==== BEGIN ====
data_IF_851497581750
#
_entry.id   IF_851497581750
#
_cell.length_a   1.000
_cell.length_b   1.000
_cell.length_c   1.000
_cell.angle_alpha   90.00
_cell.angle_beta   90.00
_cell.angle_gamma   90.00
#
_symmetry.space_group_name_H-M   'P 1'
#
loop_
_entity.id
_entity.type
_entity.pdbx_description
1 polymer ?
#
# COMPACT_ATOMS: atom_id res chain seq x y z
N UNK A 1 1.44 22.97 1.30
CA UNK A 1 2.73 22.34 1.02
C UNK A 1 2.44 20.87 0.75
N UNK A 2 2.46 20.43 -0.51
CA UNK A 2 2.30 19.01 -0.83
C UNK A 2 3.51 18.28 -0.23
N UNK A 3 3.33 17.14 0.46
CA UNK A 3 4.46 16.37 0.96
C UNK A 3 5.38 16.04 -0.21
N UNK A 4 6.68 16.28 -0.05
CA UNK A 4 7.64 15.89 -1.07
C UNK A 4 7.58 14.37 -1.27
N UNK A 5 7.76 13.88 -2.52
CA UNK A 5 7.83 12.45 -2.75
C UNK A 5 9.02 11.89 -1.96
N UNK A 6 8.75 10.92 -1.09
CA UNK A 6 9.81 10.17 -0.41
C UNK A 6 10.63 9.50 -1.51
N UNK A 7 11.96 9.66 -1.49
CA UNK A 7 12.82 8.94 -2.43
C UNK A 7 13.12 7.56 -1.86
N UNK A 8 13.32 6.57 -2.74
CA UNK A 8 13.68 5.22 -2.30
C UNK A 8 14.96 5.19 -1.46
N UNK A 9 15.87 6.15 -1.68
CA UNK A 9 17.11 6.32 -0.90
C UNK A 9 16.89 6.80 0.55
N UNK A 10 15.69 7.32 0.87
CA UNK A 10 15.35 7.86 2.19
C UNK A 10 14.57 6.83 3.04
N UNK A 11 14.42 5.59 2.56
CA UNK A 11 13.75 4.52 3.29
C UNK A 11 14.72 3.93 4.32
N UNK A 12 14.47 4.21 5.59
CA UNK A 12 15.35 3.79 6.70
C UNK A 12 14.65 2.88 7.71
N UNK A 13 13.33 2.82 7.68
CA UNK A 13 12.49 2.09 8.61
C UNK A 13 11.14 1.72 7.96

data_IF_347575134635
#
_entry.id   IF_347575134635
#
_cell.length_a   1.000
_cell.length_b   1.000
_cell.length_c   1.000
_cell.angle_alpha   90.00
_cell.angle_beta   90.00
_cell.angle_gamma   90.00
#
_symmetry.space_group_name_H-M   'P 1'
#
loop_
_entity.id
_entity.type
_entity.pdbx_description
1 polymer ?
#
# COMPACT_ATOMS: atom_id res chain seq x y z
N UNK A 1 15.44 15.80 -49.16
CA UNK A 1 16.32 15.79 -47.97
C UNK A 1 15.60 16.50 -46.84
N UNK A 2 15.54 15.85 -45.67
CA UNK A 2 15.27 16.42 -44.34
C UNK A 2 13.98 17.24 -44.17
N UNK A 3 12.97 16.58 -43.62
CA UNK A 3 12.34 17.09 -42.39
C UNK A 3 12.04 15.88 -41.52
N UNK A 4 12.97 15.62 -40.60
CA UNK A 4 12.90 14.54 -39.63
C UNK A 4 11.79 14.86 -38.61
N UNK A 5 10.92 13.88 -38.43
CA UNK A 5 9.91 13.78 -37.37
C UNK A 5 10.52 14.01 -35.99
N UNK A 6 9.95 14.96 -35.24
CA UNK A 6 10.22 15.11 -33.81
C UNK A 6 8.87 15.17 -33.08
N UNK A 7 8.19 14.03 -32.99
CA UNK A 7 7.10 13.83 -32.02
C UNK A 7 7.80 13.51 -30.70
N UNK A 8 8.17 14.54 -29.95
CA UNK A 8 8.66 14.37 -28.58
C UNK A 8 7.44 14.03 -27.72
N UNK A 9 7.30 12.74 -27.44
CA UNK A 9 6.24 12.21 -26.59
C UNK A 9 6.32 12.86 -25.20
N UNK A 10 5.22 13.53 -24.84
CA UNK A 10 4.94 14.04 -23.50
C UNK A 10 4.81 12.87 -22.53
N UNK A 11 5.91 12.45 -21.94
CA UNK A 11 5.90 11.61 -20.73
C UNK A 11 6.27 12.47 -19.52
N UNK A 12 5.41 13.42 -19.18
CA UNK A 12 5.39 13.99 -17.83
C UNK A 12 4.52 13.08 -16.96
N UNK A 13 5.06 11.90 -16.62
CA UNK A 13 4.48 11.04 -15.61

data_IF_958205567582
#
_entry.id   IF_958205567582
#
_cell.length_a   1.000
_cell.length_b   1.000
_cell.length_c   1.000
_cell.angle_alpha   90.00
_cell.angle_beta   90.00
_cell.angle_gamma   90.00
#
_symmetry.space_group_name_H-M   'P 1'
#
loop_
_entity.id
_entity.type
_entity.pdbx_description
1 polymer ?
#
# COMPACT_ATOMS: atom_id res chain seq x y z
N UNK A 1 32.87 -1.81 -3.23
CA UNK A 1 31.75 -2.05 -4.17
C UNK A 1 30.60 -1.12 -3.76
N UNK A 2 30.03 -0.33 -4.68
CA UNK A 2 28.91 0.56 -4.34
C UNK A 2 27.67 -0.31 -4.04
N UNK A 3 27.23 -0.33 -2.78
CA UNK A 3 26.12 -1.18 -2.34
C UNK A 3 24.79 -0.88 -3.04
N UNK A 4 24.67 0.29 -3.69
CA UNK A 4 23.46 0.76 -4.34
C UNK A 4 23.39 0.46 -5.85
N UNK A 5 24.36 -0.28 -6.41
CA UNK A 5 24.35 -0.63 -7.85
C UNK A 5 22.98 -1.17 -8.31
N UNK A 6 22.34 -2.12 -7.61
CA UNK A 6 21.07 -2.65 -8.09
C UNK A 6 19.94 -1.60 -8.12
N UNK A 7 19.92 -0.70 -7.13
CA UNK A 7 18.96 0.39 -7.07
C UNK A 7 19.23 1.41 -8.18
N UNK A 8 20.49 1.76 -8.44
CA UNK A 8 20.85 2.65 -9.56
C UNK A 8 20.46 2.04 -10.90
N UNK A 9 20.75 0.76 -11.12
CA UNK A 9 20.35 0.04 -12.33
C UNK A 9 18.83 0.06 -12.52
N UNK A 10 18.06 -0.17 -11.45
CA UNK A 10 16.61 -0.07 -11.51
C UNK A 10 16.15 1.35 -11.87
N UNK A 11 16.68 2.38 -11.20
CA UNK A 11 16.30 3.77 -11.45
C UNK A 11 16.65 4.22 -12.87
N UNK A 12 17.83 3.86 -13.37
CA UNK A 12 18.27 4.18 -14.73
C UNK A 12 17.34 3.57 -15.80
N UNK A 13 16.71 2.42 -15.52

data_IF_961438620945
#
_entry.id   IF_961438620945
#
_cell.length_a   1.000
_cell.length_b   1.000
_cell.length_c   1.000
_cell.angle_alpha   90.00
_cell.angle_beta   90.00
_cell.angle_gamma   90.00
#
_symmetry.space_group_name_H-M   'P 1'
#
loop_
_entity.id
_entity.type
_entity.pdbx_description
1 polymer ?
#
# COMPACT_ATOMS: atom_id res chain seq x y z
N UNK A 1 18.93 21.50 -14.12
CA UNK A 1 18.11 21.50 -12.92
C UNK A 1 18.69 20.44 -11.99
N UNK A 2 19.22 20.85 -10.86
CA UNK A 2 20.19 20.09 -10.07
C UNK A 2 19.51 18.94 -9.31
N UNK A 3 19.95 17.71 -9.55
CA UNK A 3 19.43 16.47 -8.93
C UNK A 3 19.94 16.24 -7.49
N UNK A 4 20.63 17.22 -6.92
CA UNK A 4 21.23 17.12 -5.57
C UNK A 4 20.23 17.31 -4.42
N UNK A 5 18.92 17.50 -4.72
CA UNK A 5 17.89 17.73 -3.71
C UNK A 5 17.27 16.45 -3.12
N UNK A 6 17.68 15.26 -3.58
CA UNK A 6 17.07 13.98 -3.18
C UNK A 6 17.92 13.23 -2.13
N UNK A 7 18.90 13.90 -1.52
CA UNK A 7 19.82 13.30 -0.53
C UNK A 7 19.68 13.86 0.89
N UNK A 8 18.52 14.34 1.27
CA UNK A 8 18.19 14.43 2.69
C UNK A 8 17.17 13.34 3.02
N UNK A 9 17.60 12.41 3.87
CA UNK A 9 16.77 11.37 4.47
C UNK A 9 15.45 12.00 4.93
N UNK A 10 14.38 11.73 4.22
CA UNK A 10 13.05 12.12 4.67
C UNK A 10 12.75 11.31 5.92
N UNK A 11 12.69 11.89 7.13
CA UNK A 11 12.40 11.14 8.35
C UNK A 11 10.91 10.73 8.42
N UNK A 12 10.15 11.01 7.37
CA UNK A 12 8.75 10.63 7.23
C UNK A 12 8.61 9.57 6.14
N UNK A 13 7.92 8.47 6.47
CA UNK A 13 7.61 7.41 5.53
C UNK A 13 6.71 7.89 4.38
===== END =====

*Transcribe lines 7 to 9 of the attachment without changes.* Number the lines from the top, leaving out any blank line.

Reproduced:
_cell.length_c   1.000
_cell.angle_alpha   90.00
_cell.angle_beta   90.00